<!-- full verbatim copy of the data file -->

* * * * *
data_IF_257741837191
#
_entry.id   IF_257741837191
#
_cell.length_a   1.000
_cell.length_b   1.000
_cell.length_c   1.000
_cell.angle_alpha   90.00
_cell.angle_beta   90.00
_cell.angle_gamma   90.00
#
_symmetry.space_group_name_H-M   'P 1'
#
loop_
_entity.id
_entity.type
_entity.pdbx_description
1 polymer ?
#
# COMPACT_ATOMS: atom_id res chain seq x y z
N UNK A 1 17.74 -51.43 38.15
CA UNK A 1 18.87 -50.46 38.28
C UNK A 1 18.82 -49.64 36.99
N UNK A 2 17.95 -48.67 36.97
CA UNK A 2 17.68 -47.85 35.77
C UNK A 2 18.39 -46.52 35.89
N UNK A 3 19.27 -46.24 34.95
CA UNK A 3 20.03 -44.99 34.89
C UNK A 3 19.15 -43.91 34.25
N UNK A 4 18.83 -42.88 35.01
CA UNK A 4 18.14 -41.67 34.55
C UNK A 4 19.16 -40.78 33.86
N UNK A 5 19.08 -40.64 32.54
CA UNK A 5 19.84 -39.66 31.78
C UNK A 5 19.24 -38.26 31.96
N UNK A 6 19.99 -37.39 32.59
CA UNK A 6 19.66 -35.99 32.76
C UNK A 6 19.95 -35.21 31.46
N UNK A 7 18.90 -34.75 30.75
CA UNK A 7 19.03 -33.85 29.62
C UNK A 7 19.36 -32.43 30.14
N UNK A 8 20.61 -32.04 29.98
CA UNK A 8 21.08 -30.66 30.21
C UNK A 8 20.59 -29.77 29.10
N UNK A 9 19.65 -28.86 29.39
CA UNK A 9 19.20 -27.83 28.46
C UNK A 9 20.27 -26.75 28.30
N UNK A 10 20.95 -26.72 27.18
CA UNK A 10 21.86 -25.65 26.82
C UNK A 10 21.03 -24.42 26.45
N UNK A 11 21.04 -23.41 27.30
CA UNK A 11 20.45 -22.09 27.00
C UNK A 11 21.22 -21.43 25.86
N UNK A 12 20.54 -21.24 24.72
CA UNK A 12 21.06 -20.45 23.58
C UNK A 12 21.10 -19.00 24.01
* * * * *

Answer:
data_IF_257741837191
#
_entry.id   IF_257741837191
#
_cell.length_a   1.000
_cell.length_b   1.000
_cell.length_c   1.000
_cell.angle_alpha   90.00
_cell.angle_beta   90.00
_cell.angle_gamma   90.00
#
_symmetry.space_group_name_H-M   'P 1'
#
loop_
_entity.id
_entity.type
_entity.pdbx_description
1 polymer ?
#
# COMPACT_ATOMS: atom_id res chain seq x y z
N UNK A 1 17.74 -51.43 38.15
CA UNK A 1 18.87 -50.46 38.28
C UNK A 1 18.82 -49.64 36.99
N UNK A 2 17.95 -48.67 36.97
CA UNK A 2 17.68 -47.85 35.77
C UNK A 2 18.39 -46.52 35.89
N UNK A 3 19.27 -46.24 34.95
CA UNK A 3 20.03 -44.99 34.89
C UNK A 3 19.15 -43.91 34.25
N UNK A 4 18.83 -42.88 35.01
CA UNK A 4 18.14 -41.67 34.55
C UNK A 4 19.16 -40.78 33.86
N UNK A 5 19.08 -40.64 32.54
CA UNK A 5 19.84 -39.66 31.78
C UNK A 5 19.24 -38.26 31.96
N UNK A 6 19.99 -37.39 32.59
CA UNK A 6 19.66 -35.99 32.76
C UNK A 6 19.95 -35.21 31.46
N UNK A 7 18.90 -34.75 30.75
CA UNK A 7 19.03 -33.85 29.62
C UNK A 7 19.36 -32.43 30.14
N UNK A 8 20.61 -32.04 29.98
CA UNK A 8 21.08 -30.66 30.21
C UNK A 8 20.59 -29.77 29.10
N UNK A 9 19.65 -28.86 29.39
CA UNK A 9 19.20 -27.83 28.46
C UNK A 9 20.27 -26.75 28.30
N UNK A 10 20.95 -26.72 27.18
CA UNK A 10 21.86 -25.65 26.82
C UNK A 10 21.03 -24.42 26.45
N UNK A 11 21.04 -23.41 27.30
CA UNK A 11 20.45 -22.09 27.00
C UNK A 11 21.22 -21.43 25.86
N UNK A 12 20.54 -21.24 24.72
CA UNK A 12 21.06 -20.45 23.58
C UNK A 12 21.10 -19.00 24.01